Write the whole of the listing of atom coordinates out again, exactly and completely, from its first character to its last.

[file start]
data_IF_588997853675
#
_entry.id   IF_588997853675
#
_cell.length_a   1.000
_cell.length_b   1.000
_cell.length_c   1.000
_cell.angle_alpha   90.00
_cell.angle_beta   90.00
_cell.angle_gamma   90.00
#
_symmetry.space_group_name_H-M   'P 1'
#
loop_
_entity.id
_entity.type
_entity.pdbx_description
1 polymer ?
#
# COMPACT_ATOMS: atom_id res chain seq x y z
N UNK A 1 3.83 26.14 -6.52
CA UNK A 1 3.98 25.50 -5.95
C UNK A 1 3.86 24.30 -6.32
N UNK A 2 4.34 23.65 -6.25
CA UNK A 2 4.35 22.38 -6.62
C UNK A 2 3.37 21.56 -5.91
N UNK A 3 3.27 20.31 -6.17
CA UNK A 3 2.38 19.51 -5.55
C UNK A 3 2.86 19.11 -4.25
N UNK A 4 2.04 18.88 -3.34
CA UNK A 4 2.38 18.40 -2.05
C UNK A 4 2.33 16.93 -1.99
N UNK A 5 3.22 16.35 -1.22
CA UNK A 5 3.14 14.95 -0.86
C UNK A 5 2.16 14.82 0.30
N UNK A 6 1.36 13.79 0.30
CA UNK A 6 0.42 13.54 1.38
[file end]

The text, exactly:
data_IF_588997853675
#
_entry.id   IF_588997853675
#
_cell.length_a   1.000
_cell.length_b   1.000
_cell.length_c   1.000
_cell.angle_alpha   90.00
_cell.angle_beta   90.00
_cell.angle_gamma   90.00
#
_symmetry.space_group_name_H-M   'P 1'
#
loop_
_entity.id
_entity.type
_entity.pdbx_description
1 polymer ?
#
# COMPACT_ATOMS: atom_id res chain seq x y z
N UNK A 1 3.83 26.14 -6.52
CA UNK A 1 3.98 25.50 -5.95
C UNK A 1 3.86 24.30 -6.32
N UNK A 2 4.34 23.65 -6.25
CA UNK A 2 4.35 22.38 -6.62
C UNK A 2 3.37 21.56 -5.91
N UNK A 3 3.27 20.31 -6.17
CA UNK A 3 2.38 19.51 -5.55
C UNK A 3 2.86 19.11 -4.25
N UNK A 4 2.04 18.88 -3.34
CA UNK A 4 2.38 18.40 -2.05
C UNK A 4 2.33 16.93 -1.99
N UNK A 5 3.22 16.35 -1.22
CA UNK A 5 3.14 14.95 -0.86
C UNK A 5 2.16 14.82 0.30
N UNK A 6 1.36 13.79 0.30
CA UNK A 6 0.42 13.54 1.38